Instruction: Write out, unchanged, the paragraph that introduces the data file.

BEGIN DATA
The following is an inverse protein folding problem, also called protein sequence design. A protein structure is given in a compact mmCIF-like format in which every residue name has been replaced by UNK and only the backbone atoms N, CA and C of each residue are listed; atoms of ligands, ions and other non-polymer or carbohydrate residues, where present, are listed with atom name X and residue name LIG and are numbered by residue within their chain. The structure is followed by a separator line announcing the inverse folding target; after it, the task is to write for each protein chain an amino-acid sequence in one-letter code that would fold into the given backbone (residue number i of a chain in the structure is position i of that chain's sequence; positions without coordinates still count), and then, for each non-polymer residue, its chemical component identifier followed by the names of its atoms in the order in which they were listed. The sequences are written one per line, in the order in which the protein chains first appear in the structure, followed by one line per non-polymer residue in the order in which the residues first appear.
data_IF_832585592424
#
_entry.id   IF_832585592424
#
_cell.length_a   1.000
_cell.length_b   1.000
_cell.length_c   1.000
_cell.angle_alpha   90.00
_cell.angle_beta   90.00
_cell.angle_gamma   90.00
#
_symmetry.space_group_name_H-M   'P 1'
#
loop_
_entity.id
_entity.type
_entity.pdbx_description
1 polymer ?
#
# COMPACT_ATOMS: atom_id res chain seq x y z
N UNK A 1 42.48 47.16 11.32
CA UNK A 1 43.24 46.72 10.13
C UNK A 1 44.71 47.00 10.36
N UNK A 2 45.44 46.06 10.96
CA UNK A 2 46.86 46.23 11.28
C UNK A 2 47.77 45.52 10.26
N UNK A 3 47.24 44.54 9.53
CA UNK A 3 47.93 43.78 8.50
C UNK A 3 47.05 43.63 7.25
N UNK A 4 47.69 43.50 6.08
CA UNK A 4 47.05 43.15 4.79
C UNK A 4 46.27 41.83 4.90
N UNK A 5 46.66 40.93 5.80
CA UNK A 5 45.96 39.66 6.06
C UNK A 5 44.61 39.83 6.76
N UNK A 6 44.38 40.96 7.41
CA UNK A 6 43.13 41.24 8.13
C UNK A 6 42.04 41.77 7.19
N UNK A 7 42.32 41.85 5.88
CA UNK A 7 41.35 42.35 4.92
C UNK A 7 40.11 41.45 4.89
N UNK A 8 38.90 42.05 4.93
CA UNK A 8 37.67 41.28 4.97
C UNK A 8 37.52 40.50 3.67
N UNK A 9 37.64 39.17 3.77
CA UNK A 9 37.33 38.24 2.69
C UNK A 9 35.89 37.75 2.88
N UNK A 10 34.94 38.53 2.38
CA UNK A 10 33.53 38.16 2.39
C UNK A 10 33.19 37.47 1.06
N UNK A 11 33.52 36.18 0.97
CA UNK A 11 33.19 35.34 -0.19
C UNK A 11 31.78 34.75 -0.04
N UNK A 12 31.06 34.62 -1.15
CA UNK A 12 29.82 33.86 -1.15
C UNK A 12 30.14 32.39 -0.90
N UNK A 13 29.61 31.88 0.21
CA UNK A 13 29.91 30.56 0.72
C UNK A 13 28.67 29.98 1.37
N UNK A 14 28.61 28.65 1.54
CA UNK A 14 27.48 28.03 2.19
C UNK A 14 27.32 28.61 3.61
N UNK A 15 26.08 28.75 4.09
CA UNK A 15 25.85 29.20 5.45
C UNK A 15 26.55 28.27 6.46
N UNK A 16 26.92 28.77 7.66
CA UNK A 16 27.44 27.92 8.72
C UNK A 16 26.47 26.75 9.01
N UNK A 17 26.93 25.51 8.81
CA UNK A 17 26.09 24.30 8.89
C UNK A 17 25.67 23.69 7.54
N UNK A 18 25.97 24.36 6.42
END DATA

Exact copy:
The following is an inverse protein folding problem, also called protein sequence design. A protein structure is given in a compact mmCIF-like format in which every residue name has been replaced by UNK and only the backbone atoms N, CA and C of each residue are listed; atoms of ligands, ions and other non-polymer or carbohydrate residues, where present, are listed with atom name X and residue name LIG and are numbered by residue within their chain. The structure is followed by a separator line announcing the inverse folding target; after it, the task is to write for each protein chain an amino-acid sequence in one-letter code that would fold into the given backbone (residue number i of a chain in the structure is position i of that chain's sequence; positions without coordinates still count), and then, for each non-polymer residue, its chemical component identifier followed by the names of its atoms in the order in which they were listed. The sequences are written one per line, in the order in which the protein chains first appear in the structure, followed by one line per non-polymer residue in the order in which the residues first appear.